Sarah Nordgren teaches fourth grade at a Manhattan elementary school for students with language-based learning disabilities. She uses Elmo, a document video camera that acts as a stand-in for the projector transparencies of old. With Elmo, any piece of paper you put on the screen (RIP transparent sheets), you can write on. This allows the students to follow Nordgren’s train of thought and hand as she writes, while allowing for an adaptable lesson plan.
The Changing Role of the Teacher
“The district expects us to be at a point where if school is cancelled, school should still go on,” Olson said. “Snow days are online learning days.”
At Rogers High School, Schoology and the presence of online assignments and resources are transforming the traditional role the classroom plays in the learning experience. The elimination of snow days in Olson’s district may be alarming if you’re a student (no more impatiently waiting for that announcement the day after a storm), but as a teacher, it seems indicative of the change that must come moving forward.
“It’s more important to be curating content so that students can absorb it, rather than getting up and talking about definitions of terms.“ Olson added, specifically citing his role as a social studies teacher. “It’s no longer important to know the capital of Egypt when you can Google that from anywhere you are in the world.”
When everything is Google-able, the role of social studies and science is no longer in just teaching the facts, but teaching research skills, media literacy, and identifying bias.
Since computer labs have existed in schools, students have been ‘taught’ research skills by being directed towards academic resources and away from Wikipedia. Carefully curating what students read and watch in the classroom is a great way to show them examples of bias while still showing appropriate content. This goes beyond simply teaching keyword skills in a database.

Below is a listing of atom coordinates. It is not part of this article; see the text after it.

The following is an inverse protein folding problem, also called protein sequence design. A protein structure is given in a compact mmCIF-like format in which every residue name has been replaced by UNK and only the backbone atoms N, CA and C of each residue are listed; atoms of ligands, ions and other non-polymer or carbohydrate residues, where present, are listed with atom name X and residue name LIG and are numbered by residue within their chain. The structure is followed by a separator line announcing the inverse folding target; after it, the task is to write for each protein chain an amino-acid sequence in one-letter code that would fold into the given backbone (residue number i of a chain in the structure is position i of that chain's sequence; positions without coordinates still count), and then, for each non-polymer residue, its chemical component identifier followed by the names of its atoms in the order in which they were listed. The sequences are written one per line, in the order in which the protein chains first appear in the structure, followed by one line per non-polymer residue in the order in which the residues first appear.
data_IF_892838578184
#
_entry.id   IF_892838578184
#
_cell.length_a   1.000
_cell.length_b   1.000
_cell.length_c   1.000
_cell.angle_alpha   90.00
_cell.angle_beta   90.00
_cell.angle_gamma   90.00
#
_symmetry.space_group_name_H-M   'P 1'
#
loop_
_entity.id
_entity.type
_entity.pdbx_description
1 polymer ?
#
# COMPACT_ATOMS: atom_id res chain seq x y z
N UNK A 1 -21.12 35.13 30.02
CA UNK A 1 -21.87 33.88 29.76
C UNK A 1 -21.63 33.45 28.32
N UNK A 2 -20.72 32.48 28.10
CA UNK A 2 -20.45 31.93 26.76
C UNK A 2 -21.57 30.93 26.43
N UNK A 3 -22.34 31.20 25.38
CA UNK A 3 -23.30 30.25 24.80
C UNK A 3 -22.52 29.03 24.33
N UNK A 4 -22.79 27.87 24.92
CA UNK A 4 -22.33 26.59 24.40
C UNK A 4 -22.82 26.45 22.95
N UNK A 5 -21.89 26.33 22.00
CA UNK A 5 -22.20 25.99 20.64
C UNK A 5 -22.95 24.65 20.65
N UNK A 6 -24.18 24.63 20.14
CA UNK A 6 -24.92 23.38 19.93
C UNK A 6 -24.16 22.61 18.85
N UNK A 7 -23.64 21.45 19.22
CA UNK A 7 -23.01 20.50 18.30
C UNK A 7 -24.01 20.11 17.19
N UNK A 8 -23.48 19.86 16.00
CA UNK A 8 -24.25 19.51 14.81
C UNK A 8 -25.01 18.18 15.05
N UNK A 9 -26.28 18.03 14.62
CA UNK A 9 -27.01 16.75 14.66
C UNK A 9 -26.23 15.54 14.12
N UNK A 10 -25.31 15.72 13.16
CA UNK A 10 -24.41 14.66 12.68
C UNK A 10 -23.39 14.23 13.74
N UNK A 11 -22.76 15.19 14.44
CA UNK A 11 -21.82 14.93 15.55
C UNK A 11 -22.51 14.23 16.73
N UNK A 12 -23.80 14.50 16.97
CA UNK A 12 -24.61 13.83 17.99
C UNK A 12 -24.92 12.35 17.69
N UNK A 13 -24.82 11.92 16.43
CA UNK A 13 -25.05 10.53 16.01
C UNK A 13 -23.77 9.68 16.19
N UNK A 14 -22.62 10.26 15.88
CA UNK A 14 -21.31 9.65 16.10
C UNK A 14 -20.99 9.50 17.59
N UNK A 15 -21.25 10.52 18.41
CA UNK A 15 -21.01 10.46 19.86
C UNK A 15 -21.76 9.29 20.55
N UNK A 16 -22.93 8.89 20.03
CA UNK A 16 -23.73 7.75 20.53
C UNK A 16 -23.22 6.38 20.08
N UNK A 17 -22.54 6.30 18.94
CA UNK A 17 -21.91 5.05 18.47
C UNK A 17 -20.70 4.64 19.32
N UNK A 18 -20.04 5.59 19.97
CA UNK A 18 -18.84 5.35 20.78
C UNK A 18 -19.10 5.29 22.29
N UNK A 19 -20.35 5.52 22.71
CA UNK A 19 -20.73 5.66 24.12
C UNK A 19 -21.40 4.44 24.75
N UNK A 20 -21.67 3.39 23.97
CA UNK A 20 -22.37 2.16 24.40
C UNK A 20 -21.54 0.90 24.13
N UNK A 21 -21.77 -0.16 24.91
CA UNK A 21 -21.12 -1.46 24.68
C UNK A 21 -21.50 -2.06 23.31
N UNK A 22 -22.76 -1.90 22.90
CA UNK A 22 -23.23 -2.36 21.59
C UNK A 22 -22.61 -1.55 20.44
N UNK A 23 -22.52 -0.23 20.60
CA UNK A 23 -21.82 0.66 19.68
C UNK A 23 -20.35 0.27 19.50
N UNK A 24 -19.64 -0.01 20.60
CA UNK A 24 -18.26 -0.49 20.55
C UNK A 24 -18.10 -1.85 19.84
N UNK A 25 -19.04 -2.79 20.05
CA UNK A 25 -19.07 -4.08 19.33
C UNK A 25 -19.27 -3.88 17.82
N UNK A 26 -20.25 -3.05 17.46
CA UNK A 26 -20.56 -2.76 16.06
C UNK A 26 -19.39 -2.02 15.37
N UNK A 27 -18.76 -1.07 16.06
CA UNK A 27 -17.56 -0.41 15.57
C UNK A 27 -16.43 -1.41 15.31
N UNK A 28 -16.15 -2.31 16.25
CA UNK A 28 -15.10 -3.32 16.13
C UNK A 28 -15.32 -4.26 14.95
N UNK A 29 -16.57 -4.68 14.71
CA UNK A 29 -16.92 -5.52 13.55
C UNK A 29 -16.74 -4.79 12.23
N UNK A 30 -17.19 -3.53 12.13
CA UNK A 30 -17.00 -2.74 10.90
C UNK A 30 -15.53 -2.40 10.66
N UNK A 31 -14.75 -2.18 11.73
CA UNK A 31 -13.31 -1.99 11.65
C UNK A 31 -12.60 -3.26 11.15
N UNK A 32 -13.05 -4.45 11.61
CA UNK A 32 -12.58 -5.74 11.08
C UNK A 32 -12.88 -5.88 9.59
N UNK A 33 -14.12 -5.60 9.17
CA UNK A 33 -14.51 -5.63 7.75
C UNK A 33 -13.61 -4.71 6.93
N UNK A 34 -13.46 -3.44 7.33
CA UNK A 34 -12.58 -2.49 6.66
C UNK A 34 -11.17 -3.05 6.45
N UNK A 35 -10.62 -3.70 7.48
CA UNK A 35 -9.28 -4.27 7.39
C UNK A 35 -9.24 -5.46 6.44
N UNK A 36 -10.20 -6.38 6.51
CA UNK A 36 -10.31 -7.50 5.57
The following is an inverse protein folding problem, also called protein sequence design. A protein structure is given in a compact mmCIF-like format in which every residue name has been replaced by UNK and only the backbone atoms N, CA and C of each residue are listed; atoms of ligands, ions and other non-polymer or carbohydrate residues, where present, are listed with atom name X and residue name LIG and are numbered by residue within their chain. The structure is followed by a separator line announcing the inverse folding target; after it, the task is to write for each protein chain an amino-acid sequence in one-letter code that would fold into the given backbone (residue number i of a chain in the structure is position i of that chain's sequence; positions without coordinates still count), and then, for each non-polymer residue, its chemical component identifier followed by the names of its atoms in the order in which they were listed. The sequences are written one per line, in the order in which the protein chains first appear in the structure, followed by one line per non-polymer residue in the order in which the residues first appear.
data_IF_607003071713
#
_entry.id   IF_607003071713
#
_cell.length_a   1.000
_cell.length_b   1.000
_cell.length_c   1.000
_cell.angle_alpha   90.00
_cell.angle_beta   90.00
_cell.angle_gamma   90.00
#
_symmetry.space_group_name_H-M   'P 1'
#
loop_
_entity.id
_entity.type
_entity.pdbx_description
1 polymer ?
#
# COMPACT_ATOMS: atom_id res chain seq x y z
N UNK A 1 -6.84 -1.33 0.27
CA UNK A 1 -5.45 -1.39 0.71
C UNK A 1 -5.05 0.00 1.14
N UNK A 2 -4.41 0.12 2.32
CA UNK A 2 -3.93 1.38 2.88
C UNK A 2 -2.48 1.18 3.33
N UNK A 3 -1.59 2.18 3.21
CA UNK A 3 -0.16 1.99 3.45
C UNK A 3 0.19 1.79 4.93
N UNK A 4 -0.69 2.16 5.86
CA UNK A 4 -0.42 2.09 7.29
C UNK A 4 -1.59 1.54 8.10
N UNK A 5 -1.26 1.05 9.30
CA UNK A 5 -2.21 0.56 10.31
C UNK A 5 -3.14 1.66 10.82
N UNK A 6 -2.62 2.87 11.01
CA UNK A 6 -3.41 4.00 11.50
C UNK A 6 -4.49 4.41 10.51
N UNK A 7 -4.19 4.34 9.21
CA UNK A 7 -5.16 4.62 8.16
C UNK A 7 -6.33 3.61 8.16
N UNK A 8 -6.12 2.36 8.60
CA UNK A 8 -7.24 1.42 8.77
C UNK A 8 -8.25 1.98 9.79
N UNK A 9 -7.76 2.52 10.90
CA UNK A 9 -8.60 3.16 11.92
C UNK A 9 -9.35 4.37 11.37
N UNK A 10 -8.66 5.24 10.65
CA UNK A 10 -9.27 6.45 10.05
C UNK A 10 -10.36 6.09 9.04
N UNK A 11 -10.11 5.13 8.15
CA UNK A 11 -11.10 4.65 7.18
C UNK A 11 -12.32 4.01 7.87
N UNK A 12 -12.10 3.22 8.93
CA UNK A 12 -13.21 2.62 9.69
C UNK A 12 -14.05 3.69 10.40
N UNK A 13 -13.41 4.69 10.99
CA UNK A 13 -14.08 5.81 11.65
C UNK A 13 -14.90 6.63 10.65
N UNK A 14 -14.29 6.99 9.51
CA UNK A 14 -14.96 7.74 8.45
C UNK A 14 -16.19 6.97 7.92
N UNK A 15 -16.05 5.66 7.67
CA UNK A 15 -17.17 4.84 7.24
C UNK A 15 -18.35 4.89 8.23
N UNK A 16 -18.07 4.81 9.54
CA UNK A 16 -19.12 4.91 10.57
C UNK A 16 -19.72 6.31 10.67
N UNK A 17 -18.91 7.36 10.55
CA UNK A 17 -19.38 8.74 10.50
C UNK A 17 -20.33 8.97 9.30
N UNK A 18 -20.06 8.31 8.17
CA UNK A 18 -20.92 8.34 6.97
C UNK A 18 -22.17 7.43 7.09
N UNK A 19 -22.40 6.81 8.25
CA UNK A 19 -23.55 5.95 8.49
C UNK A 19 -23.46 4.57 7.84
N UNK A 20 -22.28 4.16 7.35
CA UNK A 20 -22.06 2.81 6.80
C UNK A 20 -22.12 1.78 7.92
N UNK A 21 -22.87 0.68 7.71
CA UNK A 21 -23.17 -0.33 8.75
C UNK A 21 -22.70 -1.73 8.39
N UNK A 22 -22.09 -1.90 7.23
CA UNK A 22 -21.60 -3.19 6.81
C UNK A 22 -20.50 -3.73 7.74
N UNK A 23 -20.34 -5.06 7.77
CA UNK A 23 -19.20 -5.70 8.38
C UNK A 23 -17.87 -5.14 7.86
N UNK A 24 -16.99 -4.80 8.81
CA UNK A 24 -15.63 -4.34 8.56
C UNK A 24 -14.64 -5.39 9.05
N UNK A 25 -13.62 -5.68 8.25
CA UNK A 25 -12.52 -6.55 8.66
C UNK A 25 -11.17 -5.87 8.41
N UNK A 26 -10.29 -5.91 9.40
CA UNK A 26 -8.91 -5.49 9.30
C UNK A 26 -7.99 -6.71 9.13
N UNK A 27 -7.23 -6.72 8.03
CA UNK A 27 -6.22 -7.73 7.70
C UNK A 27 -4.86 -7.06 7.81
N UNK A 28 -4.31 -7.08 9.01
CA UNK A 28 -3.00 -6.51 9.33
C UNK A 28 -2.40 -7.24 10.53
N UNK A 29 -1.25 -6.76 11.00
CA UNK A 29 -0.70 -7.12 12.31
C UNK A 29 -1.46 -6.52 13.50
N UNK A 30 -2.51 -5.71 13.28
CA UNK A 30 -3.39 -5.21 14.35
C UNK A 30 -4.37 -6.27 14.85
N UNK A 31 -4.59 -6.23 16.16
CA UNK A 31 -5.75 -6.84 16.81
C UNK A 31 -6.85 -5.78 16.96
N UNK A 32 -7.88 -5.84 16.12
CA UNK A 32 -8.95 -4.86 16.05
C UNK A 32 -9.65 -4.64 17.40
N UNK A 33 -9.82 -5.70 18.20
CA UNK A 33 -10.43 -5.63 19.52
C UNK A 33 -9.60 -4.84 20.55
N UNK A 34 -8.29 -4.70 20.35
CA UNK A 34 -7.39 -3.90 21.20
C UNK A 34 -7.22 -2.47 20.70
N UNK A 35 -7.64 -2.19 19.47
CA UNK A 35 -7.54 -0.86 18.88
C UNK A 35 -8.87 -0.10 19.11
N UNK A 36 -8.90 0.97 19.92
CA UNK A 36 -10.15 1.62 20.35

Some more specialized methods of teaching could not exist without EdTech. Sarah Nordgren’s students fall into this category. Dyslexia and ADHD are the most well-known of these type of language based learning disabilities. Nordgren uses the Orton Gillingham approach by following the program “Preventing Academic Failure” which emphasizes multisensory learning. Multisensory learning involves the use of visual, auditory, and tactile methods simultaneously to enhance learning. The key to this program, and teaching her group of students, is taking each day at the student’s pace, ensuring total comprehension before moving on to a different subject.
“Tech is essential, because everyday we are changing our lessons. The degree to which they understood it informs what I teach the next day.” Nordgren said. “Teachers used to have to plan so far ahead and it wasn’t changeable. I can be brainstorming different ideas for compositions and I can be typing it into the notebook as the students talk to me, it can be efficient and quick and malleable.”
Social media is perhaps the biggest influence on today’s students that didn’t exist 15 years ago. School is a place to not just learn in the classroom, but to learn how to be a part of a community. Teaching citizenship through social media is a difficult subject for educators.
“Ways we reinforce social norms in elementary school is a way of teaching people how to act towards other people, “ Olson said. “Schools are in a position where they are behind on how to address those things. We don’t think about it in a public health way.”
Olson addresses how bullying, cyberbullying and other forms of online abuse have not gone away. Educators have always addressed the problem and never the symptom when it comes to cases of fighting online abuse. He informed me of the #FreeReid controversy.